This article is a submission by D&V Philippines. D&V Philippines has years of experience in the accounting and finance industry. This third-party services company can provide you with the back-office support you need.
Inefficient financial management creates problems for businesses, such as insufficient funds to pay for dues and loans. They may also experience poor resource allocation, which has a negative effect on their profitability and operation efficiency.
Ultimately, ineffective financial management may result in a lack of possible growth opportunities, and it increases the possibility of business failure.
Why financial management is a must for businesses
Financial management is an important practice for businesses regardless of their industry. It allows companies not only to survive but to thrive. Robust financial management enables them to:
- Maintain financial flexibility to pay for loans
- Invest in their employees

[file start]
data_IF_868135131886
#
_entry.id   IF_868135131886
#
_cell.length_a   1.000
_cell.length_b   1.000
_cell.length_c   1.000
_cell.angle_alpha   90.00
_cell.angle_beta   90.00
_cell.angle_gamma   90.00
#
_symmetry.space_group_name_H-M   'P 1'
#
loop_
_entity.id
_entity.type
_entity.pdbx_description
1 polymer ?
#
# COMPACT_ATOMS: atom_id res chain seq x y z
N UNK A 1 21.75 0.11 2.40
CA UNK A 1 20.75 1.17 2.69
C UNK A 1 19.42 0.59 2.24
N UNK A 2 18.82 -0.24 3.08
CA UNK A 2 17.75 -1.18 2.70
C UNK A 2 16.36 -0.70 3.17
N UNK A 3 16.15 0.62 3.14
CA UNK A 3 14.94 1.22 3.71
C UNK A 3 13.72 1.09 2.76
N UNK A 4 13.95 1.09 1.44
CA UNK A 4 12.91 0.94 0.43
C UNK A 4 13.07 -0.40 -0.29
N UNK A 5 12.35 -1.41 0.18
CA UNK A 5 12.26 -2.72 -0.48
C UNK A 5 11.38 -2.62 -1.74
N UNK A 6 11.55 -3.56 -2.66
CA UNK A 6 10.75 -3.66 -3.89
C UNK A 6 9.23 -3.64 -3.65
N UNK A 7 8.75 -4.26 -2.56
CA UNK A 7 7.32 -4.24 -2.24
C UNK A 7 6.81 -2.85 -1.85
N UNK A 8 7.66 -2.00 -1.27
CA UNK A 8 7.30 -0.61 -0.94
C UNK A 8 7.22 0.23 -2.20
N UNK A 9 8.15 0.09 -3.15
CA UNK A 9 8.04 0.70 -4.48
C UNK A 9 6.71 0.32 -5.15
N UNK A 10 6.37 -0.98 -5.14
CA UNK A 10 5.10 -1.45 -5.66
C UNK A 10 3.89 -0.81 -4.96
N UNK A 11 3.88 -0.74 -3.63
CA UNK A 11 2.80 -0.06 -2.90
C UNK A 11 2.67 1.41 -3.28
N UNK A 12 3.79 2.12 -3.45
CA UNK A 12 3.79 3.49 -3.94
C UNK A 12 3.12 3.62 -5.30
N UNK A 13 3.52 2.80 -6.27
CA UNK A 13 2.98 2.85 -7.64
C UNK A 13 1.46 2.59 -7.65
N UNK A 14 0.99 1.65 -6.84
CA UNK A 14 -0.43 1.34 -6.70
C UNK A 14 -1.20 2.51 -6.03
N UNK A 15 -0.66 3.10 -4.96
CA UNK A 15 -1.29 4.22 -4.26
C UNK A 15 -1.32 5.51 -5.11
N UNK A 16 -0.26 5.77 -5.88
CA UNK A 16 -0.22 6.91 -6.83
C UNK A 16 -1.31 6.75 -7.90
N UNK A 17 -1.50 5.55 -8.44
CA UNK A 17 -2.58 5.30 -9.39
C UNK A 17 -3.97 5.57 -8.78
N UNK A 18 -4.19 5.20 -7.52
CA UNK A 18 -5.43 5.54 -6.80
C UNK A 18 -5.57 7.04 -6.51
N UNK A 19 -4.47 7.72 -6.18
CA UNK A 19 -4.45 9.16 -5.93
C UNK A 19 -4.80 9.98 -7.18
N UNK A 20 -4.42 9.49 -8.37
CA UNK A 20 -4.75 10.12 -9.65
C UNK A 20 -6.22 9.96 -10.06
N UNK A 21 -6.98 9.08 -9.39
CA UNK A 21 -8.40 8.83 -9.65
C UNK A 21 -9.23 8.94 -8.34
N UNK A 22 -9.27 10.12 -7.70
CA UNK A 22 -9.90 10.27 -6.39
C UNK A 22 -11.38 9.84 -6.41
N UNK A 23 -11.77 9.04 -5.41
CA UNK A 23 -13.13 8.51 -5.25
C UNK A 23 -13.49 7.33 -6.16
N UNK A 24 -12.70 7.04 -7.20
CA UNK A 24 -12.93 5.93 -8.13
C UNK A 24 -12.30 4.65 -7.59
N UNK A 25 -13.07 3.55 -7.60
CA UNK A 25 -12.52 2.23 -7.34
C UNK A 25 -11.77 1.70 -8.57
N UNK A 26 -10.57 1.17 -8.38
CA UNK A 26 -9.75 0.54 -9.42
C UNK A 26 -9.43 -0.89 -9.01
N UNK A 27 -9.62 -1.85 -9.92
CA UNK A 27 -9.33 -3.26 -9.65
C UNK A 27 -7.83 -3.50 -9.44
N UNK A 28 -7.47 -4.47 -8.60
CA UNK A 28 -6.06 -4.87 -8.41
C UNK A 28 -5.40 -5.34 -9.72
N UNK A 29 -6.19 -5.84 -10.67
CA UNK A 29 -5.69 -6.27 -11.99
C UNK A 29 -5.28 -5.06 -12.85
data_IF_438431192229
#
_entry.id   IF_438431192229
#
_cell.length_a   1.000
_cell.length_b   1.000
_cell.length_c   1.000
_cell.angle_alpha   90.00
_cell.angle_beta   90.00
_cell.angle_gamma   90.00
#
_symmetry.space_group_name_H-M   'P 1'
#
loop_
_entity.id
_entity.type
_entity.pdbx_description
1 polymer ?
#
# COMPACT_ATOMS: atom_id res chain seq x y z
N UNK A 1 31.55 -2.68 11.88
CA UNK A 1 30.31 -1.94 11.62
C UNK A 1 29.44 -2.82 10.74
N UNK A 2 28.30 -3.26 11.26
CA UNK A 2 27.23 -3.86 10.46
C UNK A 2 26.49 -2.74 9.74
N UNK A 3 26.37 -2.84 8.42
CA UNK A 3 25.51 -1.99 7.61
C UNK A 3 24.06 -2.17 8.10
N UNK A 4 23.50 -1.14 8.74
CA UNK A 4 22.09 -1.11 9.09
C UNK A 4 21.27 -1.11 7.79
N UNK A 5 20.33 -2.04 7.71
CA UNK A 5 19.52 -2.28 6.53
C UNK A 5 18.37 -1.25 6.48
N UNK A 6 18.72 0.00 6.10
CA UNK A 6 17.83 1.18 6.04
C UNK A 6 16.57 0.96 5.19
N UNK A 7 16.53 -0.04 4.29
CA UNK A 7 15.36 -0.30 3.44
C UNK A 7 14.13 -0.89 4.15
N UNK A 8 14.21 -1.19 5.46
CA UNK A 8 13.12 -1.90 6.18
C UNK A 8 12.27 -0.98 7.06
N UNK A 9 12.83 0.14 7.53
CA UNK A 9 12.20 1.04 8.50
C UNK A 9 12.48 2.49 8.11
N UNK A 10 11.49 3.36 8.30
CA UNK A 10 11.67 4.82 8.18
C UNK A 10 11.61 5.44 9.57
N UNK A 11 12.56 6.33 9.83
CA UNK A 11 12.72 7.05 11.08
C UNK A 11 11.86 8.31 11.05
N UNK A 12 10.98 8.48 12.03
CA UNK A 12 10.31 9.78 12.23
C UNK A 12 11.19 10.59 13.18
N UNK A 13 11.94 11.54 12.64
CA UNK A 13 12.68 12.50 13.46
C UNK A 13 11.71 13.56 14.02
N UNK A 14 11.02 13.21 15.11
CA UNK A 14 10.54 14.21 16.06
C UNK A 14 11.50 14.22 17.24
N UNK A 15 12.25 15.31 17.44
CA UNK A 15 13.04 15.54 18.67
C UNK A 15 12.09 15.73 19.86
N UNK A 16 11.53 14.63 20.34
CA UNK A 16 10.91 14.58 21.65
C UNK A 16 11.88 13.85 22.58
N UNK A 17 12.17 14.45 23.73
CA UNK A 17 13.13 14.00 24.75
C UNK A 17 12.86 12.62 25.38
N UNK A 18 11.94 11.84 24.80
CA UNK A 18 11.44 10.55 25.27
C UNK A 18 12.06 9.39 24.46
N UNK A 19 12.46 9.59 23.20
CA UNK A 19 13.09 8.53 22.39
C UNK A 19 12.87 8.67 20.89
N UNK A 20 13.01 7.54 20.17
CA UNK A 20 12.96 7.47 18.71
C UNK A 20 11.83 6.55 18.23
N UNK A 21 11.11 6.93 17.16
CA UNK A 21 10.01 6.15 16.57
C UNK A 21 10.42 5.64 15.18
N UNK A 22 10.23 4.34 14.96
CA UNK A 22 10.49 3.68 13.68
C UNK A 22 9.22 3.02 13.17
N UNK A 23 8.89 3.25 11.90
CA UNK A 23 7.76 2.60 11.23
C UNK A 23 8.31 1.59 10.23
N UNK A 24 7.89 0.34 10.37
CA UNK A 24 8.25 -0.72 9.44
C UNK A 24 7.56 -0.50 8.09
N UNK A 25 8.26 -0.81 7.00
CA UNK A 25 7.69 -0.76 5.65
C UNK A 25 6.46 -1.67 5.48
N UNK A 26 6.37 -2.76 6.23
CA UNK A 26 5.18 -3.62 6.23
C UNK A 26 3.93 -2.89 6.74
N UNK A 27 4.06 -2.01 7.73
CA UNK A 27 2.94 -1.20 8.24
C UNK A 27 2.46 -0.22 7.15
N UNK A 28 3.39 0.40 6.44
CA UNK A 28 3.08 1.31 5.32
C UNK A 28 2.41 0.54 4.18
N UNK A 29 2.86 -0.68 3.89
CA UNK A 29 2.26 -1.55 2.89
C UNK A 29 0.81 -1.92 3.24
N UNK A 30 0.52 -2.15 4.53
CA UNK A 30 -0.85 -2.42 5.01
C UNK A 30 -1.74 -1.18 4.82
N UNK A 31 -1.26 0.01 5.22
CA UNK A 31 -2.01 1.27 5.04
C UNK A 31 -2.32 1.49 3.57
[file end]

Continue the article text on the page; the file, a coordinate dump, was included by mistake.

- Develop products and services
- Launch sales and marketing campaigns
It allows growing businesses to manage their cash flow to sustain profitability.
9 financial management best practices
These are some of the best practices in financial management for growing businesses:
1. Establish a clear plan
A clear and detailed plan allows you to plot the future and direction of your growing business.
You’ll know where to direct your resources because of the goals you established. You’ll have a general idea of how to respond to problems and the amount of money you’re willing to spend to solve them.
This is a prudent approach to navigating an uncertain business landscape with some external factors beyond your control. However, maintaining flexibility is vital. Foreseen and unforeseen challenges will always be present.
Your plan should allow you to change course because of current events that may change the trajectory of your business.
2. Monitor your finances frequently
You need to be aware of your company’s financial position.
Monitor your business’ cash flow to identify which aspects of operations, campaigns, projects, and tasks consume your resources the most and which ones require more or less funding. This practice enables you to determine if you’re following the plan you established.